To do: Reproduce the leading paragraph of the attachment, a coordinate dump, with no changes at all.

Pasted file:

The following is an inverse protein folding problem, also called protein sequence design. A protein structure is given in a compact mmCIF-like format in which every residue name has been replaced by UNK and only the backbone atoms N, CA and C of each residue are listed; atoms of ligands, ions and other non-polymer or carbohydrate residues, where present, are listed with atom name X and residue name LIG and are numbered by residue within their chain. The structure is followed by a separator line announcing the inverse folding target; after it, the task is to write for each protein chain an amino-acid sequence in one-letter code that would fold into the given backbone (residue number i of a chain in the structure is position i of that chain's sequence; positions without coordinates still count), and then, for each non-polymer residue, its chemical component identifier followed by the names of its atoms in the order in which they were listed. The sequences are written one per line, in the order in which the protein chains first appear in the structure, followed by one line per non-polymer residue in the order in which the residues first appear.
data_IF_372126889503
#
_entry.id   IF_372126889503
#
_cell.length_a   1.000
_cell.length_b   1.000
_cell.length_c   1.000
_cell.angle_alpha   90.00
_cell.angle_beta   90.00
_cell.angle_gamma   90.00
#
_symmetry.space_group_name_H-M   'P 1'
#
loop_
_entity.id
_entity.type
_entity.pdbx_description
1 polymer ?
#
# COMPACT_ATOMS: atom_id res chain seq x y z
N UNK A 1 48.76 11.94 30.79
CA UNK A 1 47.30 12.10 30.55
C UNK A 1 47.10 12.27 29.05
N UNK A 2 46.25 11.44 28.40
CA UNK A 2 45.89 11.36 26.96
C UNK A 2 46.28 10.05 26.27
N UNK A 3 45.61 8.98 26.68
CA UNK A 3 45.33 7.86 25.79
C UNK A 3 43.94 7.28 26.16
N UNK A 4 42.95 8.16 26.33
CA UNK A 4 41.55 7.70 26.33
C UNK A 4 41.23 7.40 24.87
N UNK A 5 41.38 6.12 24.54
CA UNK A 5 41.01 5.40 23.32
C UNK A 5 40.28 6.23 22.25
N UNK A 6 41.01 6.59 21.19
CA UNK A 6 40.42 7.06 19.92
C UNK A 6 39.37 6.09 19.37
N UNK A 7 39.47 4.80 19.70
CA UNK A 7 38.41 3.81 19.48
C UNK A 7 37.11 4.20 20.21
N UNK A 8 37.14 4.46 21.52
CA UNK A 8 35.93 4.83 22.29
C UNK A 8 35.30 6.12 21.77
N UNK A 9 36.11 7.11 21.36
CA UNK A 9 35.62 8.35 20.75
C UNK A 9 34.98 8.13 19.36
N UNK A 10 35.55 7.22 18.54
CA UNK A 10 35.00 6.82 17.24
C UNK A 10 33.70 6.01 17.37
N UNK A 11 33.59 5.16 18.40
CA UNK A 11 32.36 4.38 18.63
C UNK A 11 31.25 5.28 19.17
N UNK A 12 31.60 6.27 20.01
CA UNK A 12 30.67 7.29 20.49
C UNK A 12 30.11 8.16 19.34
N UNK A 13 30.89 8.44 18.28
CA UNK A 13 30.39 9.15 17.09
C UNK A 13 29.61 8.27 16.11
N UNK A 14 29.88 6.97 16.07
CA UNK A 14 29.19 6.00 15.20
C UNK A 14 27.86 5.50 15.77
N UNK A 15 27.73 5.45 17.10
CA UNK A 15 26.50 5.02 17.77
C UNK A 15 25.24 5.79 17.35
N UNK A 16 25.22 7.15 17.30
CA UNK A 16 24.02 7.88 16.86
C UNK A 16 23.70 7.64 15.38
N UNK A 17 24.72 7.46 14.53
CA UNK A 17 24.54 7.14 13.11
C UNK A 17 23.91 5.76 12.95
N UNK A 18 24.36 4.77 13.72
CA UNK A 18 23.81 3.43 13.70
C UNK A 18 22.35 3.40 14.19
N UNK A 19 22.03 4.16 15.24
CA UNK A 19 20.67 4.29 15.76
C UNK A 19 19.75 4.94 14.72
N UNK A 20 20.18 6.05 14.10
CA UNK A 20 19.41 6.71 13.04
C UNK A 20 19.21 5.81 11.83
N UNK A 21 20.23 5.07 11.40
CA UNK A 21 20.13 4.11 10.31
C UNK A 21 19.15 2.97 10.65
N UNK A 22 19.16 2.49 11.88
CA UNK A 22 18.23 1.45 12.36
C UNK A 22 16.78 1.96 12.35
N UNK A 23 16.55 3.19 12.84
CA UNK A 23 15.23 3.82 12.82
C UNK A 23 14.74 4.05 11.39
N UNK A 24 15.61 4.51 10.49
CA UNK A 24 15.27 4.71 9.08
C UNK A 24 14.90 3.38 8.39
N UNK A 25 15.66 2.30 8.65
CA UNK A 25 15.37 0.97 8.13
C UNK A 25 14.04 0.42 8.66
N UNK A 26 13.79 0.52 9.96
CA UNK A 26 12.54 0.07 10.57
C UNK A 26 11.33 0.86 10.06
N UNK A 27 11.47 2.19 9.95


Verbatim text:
The following is an inverse protein folding problem, also called protein sequence design. A protein structure is given in a compact mmCIF-like format in which every residue name has been replaced by UNK and only the backbone atoms N, CA and C of each residue are listed; atoms of ligands, ions and other non-polymer or carbohydrate residues, where present, are listed with atom name X and residue name LIG and are numbered by residue within their chain. The structure is followed by a separator line announcing the inverse folding target; after it, the task is to write for each protein chain an amino-acid sequence in one-letter code that would fold into the given backbone (residue number i of a chain in the structure is position i of that chain's sequence; positions without coordinates still count), and then, for each non-polymer residue, its chemical component identifier followed by the names of its atoms in the order in which they were listed. The sequences are written one per line, in the order in which the protein chains first appear in the structure, followed by one line per non-polymer residue in the order in which the residues first appear.